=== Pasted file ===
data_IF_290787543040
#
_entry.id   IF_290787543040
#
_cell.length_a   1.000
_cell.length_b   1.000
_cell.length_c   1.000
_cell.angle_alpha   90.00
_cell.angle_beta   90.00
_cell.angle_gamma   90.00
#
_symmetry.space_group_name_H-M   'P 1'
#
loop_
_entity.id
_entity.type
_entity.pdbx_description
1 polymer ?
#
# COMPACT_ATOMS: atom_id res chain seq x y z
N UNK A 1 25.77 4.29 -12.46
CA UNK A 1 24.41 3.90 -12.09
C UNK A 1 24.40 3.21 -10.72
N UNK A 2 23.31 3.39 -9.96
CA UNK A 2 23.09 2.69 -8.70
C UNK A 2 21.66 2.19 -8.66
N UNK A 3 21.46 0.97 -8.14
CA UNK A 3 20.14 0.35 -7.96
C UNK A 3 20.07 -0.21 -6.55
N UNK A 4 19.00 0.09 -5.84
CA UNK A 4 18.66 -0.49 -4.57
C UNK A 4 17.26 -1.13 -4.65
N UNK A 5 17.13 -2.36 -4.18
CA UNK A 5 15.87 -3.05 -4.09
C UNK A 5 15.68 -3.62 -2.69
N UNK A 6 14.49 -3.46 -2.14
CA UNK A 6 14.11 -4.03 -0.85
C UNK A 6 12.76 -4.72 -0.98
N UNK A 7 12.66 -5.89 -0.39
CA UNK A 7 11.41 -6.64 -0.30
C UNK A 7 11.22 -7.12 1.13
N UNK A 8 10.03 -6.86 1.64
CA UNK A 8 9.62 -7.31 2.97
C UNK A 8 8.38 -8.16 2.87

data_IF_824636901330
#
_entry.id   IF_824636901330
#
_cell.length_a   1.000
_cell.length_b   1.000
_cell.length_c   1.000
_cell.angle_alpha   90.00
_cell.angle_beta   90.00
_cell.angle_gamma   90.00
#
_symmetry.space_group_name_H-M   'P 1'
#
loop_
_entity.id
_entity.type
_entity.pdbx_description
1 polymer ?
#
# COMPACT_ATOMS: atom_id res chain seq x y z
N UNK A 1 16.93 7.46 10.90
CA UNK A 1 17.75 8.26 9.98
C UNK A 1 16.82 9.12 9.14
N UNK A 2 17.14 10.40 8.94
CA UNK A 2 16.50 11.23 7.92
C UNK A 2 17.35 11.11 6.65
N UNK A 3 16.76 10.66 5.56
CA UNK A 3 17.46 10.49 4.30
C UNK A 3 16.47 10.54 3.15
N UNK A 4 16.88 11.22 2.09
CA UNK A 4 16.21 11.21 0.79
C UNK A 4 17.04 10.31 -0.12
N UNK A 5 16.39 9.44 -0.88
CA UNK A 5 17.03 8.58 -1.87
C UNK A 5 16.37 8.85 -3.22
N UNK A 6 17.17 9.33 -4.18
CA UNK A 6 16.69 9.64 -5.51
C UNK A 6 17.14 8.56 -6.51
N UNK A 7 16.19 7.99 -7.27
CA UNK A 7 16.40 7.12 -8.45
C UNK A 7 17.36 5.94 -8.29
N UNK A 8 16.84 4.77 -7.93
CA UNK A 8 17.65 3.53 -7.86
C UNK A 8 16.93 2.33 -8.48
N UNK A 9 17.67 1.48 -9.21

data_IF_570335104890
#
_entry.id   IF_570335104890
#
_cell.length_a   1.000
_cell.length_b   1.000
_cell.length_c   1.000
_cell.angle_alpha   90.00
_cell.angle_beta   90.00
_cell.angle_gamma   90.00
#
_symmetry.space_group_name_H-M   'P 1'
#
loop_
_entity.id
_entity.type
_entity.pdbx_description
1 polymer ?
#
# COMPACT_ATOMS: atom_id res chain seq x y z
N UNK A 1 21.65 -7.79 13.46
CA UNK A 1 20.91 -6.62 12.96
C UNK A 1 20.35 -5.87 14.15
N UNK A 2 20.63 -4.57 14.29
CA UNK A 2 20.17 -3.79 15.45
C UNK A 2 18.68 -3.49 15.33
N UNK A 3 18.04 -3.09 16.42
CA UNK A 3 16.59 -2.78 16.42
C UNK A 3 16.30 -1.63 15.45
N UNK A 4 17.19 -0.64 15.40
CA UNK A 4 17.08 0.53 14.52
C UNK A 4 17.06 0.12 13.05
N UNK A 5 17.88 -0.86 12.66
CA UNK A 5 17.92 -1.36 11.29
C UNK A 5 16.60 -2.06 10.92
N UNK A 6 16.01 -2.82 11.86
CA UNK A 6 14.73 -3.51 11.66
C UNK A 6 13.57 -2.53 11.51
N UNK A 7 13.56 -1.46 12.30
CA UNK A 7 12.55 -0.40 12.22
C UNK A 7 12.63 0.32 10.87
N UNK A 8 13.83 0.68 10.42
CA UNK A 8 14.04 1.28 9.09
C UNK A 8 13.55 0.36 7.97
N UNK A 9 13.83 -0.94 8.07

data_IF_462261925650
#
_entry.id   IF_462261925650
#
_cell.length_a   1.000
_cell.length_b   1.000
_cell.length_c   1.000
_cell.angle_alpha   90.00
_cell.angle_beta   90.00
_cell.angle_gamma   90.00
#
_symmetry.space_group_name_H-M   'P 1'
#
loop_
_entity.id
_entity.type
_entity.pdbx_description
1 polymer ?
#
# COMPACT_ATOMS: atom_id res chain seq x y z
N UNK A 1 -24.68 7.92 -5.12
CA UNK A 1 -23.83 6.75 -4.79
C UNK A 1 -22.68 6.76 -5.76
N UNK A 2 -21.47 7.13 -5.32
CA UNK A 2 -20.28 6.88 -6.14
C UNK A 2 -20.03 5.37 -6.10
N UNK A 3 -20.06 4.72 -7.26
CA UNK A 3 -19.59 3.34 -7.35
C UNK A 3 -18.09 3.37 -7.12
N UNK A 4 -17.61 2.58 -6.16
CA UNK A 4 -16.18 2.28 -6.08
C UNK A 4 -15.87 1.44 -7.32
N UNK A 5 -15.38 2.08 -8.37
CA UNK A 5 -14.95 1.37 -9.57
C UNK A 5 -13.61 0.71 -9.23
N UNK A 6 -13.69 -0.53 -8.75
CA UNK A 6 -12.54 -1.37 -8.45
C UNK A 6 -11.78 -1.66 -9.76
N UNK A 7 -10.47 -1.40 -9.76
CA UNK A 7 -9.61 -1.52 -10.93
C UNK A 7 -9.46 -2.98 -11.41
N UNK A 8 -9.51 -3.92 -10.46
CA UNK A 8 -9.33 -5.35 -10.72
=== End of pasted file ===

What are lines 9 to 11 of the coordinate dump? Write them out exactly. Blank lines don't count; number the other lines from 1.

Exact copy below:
_cell.angle_beta   90.00
_cell.angle_gamma   90.00
#